In 2005, the state Employment Security Department paid more than $821 million in unemployment benefits, generating more than double that amount in economic benefits for Washington.
For each dollar that is paid out in unemployment benefits, $2.15 is generated into the economy, according to a report from the U.S. Department of Labor. This is due to both the direct injection of dollars and the spread of those dollars throughout the economy – also known as the multiplier effect.
“It’s a little-known fact that unemployment benefits play an important role in the vitality of our economy,” said Employment Security Commissioner Karen Lee. “The system not only provides a safety net for people who lose their jobs, but also pumps money into local communities and eases the effects of lay-offs.”
According to the Department of Labor, unemployment benefits reduce the effects of a recession by 15 percent and save approximately 131,000 jobs that would be lost each year across the nation.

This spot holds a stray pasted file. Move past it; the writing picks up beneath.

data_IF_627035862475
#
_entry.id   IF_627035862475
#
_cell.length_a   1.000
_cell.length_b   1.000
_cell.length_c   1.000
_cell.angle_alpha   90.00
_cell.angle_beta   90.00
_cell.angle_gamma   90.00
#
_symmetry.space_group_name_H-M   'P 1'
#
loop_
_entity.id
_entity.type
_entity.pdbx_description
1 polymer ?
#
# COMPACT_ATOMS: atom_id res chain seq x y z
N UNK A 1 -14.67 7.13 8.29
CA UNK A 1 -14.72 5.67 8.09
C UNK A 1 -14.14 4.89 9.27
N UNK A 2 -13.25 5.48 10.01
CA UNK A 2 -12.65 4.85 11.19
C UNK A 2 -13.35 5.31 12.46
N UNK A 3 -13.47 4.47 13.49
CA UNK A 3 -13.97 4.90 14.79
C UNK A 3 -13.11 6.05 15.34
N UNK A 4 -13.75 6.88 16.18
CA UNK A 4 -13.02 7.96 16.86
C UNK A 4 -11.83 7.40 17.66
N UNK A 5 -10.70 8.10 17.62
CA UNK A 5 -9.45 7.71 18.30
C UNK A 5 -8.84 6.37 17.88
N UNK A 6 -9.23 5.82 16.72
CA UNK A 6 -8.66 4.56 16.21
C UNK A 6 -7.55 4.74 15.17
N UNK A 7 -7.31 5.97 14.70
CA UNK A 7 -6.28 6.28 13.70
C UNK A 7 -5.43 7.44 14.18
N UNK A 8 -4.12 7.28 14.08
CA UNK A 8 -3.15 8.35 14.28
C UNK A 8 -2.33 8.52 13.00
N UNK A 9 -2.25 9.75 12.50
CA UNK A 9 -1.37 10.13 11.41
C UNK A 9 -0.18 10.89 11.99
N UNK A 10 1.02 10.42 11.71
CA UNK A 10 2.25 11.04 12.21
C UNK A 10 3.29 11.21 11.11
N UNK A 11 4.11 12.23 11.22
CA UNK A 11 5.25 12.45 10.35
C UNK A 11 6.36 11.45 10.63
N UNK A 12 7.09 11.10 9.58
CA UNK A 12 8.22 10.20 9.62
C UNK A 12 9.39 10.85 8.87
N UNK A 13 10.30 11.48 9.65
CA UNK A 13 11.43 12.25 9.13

Some 250,992 jobless workers received unemployment benefits in Washington last year. The average recipient collected $295 each week and claimed benefits for about 15 weeks through the first nine months of the year. Weekly data are not yet available for the last three months.Â
To be eligible for unemployment benefits, a worker must lose his job through no fault of his own and must look for work each week. Benefits are fully funded by employers through unemployment-insurance taxes.